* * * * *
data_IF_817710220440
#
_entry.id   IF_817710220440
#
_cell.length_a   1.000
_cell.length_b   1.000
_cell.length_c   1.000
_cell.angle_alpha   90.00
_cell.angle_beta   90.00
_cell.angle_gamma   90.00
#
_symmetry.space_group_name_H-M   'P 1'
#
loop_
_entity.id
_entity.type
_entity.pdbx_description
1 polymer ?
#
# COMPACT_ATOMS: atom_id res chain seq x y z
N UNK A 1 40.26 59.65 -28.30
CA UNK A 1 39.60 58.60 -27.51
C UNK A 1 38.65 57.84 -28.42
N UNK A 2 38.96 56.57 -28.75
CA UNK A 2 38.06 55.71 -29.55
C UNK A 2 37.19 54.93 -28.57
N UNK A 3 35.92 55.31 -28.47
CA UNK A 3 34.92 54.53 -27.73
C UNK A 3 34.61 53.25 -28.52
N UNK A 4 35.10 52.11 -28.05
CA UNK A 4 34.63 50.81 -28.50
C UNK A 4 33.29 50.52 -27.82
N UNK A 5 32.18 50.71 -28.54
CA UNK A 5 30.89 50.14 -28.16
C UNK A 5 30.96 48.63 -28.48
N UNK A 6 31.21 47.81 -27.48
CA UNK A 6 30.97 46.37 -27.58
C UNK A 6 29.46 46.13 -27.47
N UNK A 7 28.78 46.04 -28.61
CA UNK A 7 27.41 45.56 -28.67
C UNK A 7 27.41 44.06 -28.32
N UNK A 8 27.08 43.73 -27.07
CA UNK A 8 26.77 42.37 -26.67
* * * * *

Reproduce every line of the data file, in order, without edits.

data_IF_817710220440
#
_entry.id   IF_817710220440
#
_cell.length_a   1.000
_cell.length_b   1.000
_cell.length_c   1.000
_cell.angle_alpha   90.00
_cell.angle_beta   90.00
_cell.angle_gamma   90.00
#
_symmetry.space_group_name_H-M   'P 1'
#
loop_
_entity.id
_entity.type
_entity.pdbx_description
1 polymer ?
#
# COMPACT_ATOMS: atom_id res chain seq x y z
N UNK A 1 40.26 59.65 -28.30
CA UNK A 1 39.60 58.60 -27.51
C UNK A 1 38.65 57.84 -28.42
N UNK A 2 38.96 56.57 -28.75
CA UNK A 2 38.06 55.71 -29.55
C UNK A 2 37.19 54.93 -28.57
N UNK A 3 35.92 55.31 -28.47
CA UNK A 3 34.92 54.53 -27.73
C UNK A 3 34.61 53.25 -28.52
N UNK A 4 35.10 52.11 -28.05
CA UNK A 4 34.63 50.81 -28.50
C UNK A 4 33.29 50.52 -27.82
N UNK A 5 32.18 50.71 -28.54
CA UNK A 5 30.89 50.14 -28.16
C UNK A 5 30.96 48.63 -28.48
N UNK A 6 31.21 47.81 -27.48
CA UNK A 6 30.97 46.37 -27.58
C UNK A 6 29.46 46.13 -27.47
N UNK A 7 28.78 46.04 -28.61
CA UNK A 7 27.41 45.56 -28.67
C UNK A 7 27.41 44.06 -28.32
N UNK A 8 27.08 43.73 -27.07
CA UNK A 8 26.77 42.37 -26.67